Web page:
ELE 3742 Market, crises and sustainability

ELE 3742 Market, crises and sustainability

Course code: 
ELE 3742
Law and Governance
Course coordinator: 
Pål Nygaard
Course name in Norwegian: 
Marked, kriser og bærekraft
Product category: 
Bachelor - Electives
2022 Spring
Active status: 
Level of study: 
Teaching language: 
Course type: 
One semester

The course addresses key themes and recurring issues in economic organization over the past 250 years. The starting point is Adam Smith's view of the market economy in his groundbreaking work The Wealth of Nations, published in 1776. Then will be presented what later economists have said about the same topic. The course's pervasive theme is the market economy's opportunities and problems related to business, government and the individual's role and behavior in society. Modern economic theory that also explain the functions of the markets from information conditions and psychological factors are also taken up.
How one can handle financial crises, environmental and resource challenges and unequal income distribution issues in a market economy will be also discussed in reation to the ideas that are presented in the course. An important question is whether and how a markes economy also can creaste sustainability for the future.  

Learning outcomes - Knowledge

After completed course students should have:

  • Obtained kowledge of what are the basic mechanisms of a market economy, as Smith described it.
  • Become aware of the assumptions that lay behind Smith's model
  • Acquired knowledge of the consequences of different production and consumer conditions for how a market economy works
  • Acquired knowledge of the factors that can influence a market economy over time, especially the impact of new technology and other changes in production conditions, and income conditions and consumer habits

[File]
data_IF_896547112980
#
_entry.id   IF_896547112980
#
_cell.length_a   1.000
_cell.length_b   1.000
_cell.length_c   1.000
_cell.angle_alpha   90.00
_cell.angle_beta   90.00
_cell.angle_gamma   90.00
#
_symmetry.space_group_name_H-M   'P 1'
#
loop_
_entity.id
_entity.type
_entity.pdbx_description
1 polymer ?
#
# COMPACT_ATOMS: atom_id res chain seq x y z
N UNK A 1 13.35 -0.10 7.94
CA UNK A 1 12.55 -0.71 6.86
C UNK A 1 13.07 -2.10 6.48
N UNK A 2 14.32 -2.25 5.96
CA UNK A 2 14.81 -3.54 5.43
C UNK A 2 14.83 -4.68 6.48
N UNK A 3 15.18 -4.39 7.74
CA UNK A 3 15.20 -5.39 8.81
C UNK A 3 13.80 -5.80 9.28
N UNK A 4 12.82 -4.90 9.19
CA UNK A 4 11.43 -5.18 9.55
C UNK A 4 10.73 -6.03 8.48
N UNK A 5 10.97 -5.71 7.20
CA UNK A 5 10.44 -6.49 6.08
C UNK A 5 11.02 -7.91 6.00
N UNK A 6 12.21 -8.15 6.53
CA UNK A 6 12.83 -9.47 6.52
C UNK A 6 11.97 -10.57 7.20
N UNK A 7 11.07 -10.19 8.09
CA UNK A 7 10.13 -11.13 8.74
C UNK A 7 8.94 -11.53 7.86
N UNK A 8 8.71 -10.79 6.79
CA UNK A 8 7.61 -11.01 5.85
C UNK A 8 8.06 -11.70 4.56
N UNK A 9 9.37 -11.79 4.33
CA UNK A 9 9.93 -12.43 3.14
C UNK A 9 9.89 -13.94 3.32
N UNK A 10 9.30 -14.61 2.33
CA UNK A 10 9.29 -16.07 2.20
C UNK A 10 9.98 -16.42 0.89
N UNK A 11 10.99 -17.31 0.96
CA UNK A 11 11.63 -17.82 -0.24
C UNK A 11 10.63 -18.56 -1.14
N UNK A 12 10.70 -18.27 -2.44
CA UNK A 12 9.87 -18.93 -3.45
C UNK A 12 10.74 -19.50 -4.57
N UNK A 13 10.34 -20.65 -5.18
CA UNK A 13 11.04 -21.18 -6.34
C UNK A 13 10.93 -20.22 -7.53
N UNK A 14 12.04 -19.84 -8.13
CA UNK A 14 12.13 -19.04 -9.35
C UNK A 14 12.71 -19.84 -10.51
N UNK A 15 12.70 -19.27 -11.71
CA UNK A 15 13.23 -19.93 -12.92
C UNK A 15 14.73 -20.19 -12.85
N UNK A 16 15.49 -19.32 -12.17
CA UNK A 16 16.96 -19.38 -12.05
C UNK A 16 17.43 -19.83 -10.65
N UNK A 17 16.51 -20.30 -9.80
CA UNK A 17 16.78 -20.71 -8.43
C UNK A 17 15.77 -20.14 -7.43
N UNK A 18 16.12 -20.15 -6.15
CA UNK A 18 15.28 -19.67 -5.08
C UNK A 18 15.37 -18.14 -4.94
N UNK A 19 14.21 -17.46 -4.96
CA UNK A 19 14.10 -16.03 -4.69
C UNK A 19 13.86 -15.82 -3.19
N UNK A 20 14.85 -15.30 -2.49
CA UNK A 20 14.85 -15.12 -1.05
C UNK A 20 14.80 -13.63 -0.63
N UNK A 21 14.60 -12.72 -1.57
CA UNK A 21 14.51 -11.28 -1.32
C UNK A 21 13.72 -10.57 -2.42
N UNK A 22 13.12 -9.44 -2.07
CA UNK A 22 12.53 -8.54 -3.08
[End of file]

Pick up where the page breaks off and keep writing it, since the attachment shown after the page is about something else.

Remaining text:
• Gained further knowledge of what should be the role of government in a market economy, including the hoe the resource and environmental challenges can be met in the best possible way.
  • Learned about the role of information and communication for the market economy, including the effects of asymmetric information in markets.
  • Learn about the assumptions about behavior behind our actions in the markets, including full and limited rationality and the role of economic and social incentives play.
Learning outcomes - Skills

After completed course students should be able to:

  • Assess and discuss the market economy's strengths and weaknesses as seen from the point of wiev of different interests in society.
  • Able to see the current economic problems and proposals and how these can be handled according to economic theory.
  • Manage to collect relevant information, analyze complex problems and convey this in writing
  • Set up, write and complete an academic assignement
General Competence
  • Develop greater awareness of the importance of economic institutions, economic organization and economic behavior of the public sector, business and other organizations and individuals in the society.
  • Develop the ability to utilize theory and practical knowledge in combination in order to reflect on what are the consequences for society, business and individuals of various forms of economic organization and human behavior in markets.
Course content
  1. Adam Smith. Invisible hand and the free market.
  2. David Ricardo, Thomas Malthus, John Stuart Mill free trade, protectionism and economic development 
  3. Leon Walras, Catl Menger, Stanley Jevons,  Alfred Marshal and Vilfredo Pareto: the neoclassical theory of perfect competition